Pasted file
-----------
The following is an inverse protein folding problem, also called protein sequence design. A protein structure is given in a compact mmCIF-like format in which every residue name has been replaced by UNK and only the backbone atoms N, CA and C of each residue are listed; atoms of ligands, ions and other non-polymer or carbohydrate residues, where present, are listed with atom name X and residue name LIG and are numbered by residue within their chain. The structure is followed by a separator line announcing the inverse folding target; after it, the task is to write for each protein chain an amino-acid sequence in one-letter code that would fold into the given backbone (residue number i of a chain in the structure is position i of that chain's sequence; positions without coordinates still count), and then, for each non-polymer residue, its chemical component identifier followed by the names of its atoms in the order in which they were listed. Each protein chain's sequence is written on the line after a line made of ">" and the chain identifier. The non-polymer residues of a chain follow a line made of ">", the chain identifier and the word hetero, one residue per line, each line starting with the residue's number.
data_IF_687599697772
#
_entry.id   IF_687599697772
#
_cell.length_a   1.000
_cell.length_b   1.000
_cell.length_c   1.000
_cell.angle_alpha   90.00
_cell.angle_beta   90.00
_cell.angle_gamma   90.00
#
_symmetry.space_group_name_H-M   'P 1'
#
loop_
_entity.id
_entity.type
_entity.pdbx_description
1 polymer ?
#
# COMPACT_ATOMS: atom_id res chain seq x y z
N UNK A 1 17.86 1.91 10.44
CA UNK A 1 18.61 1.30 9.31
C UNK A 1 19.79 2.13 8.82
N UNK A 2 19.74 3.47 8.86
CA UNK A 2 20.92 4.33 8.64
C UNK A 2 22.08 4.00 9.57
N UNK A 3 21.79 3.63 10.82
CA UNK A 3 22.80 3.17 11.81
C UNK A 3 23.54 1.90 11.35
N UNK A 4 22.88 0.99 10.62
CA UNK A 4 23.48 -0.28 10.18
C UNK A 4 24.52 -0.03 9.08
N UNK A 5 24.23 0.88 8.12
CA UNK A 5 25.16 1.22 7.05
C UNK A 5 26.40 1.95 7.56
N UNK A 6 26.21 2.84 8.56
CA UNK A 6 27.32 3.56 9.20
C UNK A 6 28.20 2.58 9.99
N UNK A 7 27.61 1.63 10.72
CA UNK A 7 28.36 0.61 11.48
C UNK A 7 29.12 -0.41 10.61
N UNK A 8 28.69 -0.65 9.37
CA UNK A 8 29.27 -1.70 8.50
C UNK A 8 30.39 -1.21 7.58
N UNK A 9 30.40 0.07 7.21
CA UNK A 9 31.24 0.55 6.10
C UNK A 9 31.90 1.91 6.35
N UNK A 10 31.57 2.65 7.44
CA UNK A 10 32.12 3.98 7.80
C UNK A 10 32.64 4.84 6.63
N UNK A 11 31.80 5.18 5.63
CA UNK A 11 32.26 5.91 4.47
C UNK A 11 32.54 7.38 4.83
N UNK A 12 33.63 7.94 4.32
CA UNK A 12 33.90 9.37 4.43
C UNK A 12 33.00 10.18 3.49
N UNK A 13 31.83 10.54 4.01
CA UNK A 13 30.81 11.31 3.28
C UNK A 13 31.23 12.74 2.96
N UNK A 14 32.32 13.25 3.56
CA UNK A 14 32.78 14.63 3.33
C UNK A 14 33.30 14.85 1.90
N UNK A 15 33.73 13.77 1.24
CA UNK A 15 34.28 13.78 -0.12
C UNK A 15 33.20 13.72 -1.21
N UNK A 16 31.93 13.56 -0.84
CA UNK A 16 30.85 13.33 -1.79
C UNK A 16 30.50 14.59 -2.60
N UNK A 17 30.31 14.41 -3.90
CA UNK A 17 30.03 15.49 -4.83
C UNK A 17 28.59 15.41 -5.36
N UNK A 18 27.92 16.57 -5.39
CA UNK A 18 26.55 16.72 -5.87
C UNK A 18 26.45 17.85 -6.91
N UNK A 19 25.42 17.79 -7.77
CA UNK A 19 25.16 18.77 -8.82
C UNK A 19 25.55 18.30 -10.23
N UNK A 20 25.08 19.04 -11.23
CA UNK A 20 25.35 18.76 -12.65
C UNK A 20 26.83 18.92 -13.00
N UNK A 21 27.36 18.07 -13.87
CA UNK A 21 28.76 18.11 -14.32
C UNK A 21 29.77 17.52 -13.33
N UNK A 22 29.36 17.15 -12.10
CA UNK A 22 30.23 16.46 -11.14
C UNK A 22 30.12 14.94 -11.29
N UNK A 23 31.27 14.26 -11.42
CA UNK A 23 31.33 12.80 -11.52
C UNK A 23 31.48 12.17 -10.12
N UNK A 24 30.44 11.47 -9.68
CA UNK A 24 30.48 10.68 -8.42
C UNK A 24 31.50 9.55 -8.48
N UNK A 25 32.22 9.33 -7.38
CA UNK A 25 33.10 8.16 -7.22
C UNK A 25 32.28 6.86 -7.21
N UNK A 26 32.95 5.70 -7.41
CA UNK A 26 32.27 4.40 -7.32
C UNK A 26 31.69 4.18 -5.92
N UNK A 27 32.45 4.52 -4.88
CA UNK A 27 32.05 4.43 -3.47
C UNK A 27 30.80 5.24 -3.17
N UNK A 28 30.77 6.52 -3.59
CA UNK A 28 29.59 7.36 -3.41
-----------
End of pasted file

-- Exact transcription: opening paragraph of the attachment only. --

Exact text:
The following is an inverse protein folding problem, also called protein sequence design. A protein structure is given in a compact mmCIF-like format in which every residue name has been replaced by UNK and only the backbone atoms N, CA and C of each residue are listed; atoms of ligands, ions and other non-polymer or carbohydrate residues, where present, are listed with atom name X and residue name LIG and are numbered by residue within their chain. The structure is followed by a separator line announcing the inverse folding target; after it, the task is to write for each protein chain an amino-acid sequence in one-letter code that would fold into the given backbone (residue number i of a chain in the structure is position i of that chain's sequence; positions without coordinates still count), and then, for each non-polymer residue, its chemical component identifier followed by the names of its atoms in the order in which they were listed. Each protein chain's sequence is written on the line after a line made of ">" and the chain identifier. The non-polymer residues of a chain follow a line made of ">", the chain identifier and the word hetero, one residue per line, each line starting with the residue's number.